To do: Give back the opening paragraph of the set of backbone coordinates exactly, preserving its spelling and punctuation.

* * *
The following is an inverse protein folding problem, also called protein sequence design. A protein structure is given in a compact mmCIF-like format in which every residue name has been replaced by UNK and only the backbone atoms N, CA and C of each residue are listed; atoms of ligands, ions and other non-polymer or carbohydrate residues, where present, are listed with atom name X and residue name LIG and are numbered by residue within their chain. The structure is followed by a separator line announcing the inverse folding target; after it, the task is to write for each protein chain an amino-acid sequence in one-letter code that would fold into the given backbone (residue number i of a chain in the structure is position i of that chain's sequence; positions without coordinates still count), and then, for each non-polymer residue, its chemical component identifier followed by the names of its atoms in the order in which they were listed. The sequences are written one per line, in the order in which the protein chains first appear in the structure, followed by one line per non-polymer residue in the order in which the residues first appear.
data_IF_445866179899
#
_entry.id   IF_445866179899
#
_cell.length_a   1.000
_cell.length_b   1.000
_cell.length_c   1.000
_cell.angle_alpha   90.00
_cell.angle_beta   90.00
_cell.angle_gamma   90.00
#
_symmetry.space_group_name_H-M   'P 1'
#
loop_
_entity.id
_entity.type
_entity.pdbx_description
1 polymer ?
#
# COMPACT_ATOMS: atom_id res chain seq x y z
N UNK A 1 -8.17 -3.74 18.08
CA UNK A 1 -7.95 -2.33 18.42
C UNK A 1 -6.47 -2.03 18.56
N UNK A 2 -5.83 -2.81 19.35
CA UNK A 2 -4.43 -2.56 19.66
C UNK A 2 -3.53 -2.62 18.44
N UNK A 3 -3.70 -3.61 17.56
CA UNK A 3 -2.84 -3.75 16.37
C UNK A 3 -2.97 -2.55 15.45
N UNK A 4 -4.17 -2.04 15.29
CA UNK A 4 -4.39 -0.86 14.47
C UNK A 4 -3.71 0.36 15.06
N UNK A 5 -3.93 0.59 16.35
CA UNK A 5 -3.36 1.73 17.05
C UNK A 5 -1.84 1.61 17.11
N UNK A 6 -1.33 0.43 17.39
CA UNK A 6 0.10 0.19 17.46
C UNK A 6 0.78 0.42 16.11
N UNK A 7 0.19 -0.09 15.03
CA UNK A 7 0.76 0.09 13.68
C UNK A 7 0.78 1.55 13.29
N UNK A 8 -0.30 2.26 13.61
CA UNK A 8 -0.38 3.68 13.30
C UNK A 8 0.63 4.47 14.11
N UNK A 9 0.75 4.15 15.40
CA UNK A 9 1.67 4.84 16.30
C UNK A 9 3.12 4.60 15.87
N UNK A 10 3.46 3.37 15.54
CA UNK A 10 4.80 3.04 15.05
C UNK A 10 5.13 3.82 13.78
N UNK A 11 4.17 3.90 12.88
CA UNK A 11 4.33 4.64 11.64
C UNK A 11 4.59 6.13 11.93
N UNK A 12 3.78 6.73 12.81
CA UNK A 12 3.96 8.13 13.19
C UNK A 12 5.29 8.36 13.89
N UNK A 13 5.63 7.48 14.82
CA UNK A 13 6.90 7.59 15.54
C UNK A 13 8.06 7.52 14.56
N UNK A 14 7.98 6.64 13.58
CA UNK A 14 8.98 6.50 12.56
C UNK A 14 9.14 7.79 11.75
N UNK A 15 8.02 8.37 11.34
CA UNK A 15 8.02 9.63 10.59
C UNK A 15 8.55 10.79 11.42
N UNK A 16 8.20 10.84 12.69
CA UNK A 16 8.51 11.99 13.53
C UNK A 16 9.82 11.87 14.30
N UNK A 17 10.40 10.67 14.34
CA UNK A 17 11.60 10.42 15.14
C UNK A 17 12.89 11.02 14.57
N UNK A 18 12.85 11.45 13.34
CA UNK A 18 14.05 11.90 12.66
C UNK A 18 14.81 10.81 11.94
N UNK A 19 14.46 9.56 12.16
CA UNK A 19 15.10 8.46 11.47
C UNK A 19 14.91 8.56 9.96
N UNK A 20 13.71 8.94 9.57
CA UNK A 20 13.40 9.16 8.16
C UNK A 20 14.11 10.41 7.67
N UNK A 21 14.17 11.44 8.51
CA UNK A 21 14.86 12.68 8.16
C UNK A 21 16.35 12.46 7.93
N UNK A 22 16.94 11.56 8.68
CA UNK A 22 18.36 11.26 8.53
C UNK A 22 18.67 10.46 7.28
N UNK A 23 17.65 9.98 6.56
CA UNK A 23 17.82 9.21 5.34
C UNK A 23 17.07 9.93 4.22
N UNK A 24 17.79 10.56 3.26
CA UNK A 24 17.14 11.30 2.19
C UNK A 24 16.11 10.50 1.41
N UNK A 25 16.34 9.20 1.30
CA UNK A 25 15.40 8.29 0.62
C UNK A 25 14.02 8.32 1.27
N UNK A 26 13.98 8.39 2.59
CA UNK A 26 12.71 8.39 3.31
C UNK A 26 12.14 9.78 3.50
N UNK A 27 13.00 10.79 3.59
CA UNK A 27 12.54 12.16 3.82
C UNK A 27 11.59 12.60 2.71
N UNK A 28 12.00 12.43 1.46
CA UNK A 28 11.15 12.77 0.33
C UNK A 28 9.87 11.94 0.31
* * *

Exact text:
The following is an inverse protein folding problem, also called protein sequence design. A protein structure is given in a compact mmCIF-like format in which every residue name has been replaced by UNK and only the backbone atoms N, CA and C of each residue are listed; atoms of ligands, ions and other non-polymer or carbohydrate residues, where present, are listed with atom name X and residue name LIG and are numbered by residue within their chain. The structure is followed by a separator line announcing the inverse folding target; after it, the task is to write for each protein chain an amino-acid sequence in one-letter code that would fold into the given backbone (residue number i of a chain in the structure is position i of that chain's sequence; positions without coordinates still count), and then, for each non-polymer residue, its chemical component identifier followed by the names of its atoms in the order in which they were listed. The sequences are written one per line, in the order in which the protein chains first appear in the structure, followed by one line per non-polymer residue in the order in which the residues first appear.